To rescue a young person and get them back into a safe environment means our outreach workers need to understand the tragic circumstances that lead them to drugs, stealing, and a life on the streets.

When our outreach worker Byron first met Grace, she was living in a "squat", taking drugs and stealing to feed her addiction. Byron wondered why Grace's life took this particular path and started to explore Grace's past.

"I first thought about suicide when I was 11. Mum had stopped giving me Valium and so I started taking the drugs from mum's boyfriend at the time. The house we lived in was small and there were so many people coming and going. I didn't have my own bedroom and I wasn't told to go to school. There were many times I was sent to buy drugs for the adults."

It was at this point Byron explains that Grace's life really spiralled out of control.

"Grace was in and out of home, staying with older men and in unsafe situations. Perhaps at this point if Grace's mother had helped, she may not have fallen deeper into drugs. As often happens with drug addiction, Grace took to organised crime in order to feed her addiction. From 14-17, Grace stole cars and eventually was caught by police."

Byron knew that in order to get Grace away from these risky behaviours and situations, he would have to support Grace through many hurdles. The first issue was to ensure that Grace would not end up in juvenile detention. Whilst this was happening, Byron then contacted her father to reunite them and ask for him to provide accommodation for Grace - if only for the short term. Thankfully Grace is now living fulltime with her father's family.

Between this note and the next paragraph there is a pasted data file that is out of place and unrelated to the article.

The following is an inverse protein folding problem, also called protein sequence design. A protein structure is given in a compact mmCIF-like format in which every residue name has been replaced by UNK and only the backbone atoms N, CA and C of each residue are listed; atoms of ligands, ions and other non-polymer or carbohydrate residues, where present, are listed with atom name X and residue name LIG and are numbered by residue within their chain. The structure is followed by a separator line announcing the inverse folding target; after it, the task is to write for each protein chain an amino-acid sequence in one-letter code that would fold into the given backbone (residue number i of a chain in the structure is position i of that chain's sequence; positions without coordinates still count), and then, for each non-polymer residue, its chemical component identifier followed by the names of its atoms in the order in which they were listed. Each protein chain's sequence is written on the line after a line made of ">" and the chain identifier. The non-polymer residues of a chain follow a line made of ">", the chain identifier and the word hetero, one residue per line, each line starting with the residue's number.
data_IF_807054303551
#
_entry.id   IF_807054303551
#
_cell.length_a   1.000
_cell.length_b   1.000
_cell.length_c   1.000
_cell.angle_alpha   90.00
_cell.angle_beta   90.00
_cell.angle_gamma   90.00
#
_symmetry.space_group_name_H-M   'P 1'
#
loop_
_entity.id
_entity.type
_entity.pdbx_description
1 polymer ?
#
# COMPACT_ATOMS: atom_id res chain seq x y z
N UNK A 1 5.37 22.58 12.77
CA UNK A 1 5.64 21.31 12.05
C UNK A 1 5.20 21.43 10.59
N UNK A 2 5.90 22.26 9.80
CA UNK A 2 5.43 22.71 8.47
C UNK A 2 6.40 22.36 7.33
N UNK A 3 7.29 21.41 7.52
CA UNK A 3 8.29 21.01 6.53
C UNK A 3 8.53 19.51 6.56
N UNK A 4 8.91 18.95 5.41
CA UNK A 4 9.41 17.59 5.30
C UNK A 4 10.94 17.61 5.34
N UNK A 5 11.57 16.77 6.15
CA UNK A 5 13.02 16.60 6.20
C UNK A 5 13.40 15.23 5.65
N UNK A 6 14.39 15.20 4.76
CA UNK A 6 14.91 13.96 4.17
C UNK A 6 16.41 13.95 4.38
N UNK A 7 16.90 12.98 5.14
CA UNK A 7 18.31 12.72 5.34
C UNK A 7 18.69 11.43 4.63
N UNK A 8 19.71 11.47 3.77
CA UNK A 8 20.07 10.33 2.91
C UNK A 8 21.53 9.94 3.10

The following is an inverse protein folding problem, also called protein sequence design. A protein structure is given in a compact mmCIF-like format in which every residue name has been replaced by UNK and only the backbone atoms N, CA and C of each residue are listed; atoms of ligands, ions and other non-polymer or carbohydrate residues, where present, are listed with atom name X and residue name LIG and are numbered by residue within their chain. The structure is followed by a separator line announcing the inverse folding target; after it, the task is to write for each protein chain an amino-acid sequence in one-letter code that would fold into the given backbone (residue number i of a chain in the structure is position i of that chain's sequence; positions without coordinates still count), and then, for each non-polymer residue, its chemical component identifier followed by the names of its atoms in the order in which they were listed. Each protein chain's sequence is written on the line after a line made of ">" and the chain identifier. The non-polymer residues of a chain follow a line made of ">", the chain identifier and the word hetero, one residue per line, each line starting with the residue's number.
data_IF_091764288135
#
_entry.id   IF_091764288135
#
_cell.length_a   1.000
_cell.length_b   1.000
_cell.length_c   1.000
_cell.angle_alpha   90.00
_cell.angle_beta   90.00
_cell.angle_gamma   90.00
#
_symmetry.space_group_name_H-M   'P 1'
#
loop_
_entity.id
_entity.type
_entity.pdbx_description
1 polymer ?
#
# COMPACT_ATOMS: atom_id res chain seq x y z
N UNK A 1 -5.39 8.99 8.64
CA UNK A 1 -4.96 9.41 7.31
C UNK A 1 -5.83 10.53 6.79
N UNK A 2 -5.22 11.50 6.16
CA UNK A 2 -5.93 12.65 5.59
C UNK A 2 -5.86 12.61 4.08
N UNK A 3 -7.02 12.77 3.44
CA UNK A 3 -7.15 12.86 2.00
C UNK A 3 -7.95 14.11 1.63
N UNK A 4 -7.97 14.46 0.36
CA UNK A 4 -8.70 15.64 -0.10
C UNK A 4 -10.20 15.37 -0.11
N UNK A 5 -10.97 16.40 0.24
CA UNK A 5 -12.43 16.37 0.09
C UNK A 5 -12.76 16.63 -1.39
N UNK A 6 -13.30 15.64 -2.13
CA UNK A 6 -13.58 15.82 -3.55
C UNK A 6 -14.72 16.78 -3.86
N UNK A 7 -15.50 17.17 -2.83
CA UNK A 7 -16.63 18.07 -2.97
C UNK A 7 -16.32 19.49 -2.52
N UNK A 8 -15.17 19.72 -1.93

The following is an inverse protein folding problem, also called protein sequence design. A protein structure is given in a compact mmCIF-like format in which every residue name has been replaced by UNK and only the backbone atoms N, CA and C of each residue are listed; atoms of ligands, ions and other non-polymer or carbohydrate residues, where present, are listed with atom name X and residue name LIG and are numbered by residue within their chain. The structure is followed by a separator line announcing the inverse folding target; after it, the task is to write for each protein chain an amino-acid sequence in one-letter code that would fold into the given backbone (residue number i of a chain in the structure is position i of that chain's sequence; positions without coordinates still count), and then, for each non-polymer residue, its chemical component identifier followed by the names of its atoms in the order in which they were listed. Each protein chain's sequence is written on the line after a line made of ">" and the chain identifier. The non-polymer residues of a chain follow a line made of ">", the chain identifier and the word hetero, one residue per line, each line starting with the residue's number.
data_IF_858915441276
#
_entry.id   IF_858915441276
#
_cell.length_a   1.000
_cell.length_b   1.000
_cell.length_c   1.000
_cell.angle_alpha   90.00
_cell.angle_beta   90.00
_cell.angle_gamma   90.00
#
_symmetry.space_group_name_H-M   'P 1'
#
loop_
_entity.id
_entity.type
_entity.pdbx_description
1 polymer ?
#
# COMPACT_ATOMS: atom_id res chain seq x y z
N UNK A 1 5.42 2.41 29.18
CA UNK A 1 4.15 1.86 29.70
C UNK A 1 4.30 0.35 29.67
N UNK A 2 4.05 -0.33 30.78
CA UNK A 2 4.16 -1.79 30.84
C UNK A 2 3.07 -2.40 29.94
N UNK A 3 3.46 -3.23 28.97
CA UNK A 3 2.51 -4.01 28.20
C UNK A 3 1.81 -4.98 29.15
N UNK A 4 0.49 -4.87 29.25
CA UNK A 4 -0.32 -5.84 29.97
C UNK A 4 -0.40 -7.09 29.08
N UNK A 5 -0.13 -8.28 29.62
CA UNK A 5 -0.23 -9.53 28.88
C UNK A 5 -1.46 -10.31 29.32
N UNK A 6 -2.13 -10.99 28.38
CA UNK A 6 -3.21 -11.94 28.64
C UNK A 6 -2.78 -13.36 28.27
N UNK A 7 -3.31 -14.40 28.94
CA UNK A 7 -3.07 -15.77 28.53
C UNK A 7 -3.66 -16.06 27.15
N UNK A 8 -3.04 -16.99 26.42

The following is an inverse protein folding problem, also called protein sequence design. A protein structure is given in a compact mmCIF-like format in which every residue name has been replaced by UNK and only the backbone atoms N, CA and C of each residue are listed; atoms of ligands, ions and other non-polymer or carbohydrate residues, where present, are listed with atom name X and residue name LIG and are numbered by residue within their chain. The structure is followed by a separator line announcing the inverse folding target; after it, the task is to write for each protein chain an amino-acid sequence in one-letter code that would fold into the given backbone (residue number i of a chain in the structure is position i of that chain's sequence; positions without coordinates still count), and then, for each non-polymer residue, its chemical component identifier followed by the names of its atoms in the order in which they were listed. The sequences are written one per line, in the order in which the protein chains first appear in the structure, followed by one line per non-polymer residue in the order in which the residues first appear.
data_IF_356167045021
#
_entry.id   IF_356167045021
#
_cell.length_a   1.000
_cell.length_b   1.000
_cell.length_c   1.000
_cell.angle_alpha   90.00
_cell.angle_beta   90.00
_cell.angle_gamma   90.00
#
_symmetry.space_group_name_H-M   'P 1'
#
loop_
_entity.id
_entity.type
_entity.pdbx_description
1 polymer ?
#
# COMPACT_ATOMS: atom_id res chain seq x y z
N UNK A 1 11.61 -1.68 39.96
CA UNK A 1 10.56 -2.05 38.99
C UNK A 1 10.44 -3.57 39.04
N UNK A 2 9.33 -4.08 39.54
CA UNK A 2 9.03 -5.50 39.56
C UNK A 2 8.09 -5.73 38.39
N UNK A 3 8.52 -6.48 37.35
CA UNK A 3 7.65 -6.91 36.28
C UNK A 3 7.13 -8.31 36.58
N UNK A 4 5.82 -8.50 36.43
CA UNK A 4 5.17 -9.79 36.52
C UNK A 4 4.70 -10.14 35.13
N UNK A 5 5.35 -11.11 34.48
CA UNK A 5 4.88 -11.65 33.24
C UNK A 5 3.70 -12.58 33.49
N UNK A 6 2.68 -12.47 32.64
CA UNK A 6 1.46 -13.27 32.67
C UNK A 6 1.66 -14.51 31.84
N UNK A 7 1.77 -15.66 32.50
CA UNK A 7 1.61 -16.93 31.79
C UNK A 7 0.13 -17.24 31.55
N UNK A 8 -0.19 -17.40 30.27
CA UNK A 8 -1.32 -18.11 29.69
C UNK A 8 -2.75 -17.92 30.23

For the last 12 months, Byron has helped Grace by encouraging her to deal with her drug addiction, arranging social security benefits, supporting her through court appearances and ultimately leading her to the positive and safe environment that she enjoys today.

"The path that Grace is on now looks brighter. I am so proud of the person that Grace is today. Although she has some dark days, she will contact me for support and we work through it together. It did take some time for Grace to trust me, but now she will talk over any issue – big or small." says Byron.


When I was a little girl I wanted to be so many things

A teacher, a policewoman, a singer ... but what I really wanted to be was a professional netballer.  That’s what I wanted to be.

My real Dad abused me and my sister everyway possible. I saw my Mum being tortured, once he put a face washer over her face and poured boiling water over her.   I tried to protect my little brother as much as possible.

Dad would drug us with morphine to have his way with us and so he didn’t have to look after us. That is how our addiction started. He died when I was 9, six months after we escaped. I took on a lot of the parental role, helping my mother and looking after my brother and sister.

I left school in Year 12, halfway through, because I was pregnant with my son. I thought it was important to get a job - get a certificate in business behind me to make money for the baby because I didn’t want to be on the dole.

I would be dead if it wasn't for my son – I would have killed myself without having him in my life. He is the only reason I am here.